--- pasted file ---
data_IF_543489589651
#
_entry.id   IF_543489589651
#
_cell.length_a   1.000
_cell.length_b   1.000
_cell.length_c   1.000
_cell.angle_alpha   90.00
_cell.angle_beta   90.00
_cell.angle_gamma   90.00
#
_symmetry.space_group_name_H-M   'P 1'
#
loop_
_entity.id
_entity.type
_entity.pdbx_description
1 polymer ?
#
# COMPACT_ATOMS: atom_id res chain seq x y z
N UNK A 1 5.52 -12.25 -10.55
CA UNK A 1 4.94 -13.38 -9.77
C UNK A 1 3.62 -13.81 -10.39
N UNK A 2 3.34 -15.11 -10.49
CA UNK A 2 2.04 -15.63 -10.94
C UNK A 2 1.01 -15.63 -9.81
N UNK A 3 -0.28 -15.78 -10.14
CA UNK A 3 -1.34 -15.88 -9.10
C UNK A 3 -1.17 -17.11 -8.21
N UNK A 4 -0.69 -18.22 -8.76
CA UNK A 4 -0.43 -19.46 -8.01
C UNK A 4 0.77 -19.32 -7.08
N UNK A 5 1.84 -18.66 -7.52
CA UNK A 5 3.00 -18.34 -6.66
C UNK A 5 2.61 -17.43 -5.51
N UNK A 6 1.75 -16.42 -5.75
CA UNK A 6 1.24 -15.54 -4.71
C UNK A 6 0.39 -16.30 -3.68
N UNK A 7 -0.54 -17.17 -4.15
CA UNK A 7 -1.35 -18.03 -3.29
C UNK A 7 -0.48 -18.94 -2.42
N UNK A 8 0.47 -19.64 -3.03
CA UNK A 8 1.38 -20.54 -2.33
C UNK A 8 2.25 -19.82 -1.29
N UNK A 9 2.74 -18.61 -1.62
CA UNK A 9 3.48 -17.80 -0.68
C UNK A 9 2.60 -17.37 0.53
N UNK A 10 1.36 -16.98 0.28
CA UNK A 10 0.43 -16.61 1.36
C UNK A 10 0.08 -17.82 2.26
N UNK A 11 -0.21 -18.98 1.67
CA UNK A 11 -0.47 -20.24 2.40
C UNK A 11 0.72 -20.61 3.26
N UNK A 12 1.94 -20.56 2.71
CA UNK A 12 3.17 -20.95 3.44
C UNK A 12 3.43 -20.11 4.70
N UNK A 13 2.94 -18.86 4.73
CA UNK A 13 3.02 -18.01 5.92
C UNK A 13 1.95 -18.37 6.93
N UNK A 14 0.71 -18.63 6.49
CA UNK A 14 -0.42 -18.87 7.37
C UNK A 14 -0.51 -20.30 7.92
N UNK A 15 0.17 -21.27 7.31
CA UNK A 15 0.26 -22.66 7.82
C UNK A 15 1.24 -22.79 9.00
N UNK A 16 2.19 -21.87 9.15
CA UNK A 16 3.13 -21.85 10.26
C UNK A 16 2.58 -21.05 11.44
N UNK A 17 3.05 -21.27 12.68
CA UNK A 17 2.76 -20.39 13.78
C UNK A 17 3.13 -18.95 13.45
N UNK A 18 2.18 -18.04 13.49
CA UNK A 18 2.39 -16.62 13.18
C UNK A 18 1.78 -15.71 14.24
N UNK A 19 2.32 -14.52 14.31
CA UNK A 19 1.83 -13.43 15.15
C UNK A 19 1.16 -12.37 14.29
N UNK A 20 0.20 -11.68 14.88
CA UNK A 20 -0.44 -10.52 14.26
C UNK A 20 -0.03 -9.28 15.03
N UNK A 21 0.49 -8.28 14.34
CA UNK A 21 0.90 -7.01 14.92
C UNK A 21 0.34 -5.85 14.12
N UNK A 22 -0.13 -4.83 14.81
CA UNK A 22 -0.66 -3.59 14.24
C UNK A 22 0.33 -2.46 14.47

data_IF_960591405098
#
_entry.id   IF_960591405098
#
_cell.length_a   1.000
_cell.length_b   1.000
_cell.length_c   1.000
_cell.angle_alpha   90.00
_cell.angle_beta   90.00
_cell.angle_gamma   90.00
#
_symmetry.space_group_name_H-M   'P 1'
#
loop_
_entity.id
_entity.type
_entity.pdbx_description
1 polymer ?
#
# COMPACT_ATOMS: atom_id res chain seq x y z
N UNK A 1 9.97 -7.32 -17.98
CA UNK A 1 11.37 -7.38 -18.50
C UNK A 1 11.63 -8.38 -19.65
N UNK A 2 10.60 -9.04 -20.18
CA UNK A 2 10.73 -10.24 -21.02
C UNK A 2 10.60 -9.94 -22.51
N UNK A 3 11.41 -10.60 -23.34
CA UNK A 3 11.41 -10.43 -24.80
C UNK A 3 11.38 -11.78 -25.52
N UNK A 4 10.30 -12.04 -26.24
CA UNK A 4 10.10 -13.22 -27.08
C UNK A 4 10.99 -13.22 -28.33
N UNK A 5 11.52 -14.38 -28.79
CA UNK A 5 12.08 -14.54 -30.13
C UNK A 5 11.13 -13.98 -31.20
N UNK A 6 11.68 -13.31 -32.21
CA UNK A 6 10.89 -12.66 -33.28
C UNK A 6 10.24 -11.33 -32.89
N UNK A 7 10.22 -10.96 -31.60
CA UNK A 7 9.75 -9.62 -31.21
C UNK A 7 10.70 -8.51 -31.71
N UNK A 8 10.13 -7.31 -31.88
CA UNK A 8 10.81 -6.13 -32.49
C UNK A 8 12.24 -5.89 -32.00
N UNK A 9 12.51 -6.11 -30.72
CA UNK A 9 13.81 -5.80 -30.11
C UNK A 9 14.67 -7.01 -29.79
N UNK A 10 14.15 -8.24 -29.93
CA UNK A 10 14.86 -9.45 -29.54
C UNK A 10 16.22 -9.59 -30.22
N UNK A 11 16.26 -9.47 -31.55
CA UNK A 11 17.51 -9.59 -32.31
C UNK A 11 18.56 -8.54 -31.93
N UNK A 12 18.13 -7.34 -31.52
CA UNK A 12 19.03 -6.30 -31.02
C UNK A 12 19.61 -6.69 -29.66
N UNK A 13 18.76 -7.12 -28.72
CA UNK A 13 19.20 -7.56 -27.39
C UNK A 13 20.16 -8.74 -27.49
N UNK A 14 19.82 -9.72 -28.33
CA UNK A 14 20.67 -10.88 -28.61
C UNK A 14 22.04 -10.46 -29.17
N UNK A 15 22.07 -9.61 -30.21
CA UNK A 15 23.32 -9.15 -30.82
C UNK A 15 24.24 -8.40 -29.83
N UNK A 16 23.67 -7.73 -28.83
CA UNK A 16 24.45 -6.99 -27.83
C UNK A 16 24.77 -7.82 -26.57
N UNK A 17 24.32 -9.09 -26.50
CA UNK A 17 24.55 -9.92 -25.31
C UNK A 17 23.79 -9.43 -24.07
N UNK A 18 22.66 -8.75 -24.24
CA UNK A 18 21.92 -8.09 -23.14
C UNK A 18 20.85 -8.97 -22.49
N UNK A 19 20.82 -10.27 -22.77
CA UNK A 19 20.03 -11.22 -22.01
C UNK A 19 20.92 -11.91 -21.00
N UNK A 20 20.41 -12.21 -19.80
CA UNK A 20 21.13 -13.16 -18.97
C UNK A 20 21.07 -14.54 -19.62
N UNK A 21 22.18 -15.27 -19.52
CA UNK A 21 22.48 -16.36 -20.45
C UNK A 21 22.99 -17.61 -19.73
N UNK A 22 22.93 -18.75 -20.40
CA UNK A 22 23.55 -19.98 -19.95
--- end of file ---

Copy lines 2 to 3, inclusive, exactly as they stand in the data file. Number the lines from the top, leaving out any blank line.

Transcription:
#
_entry.id   IF_543489589651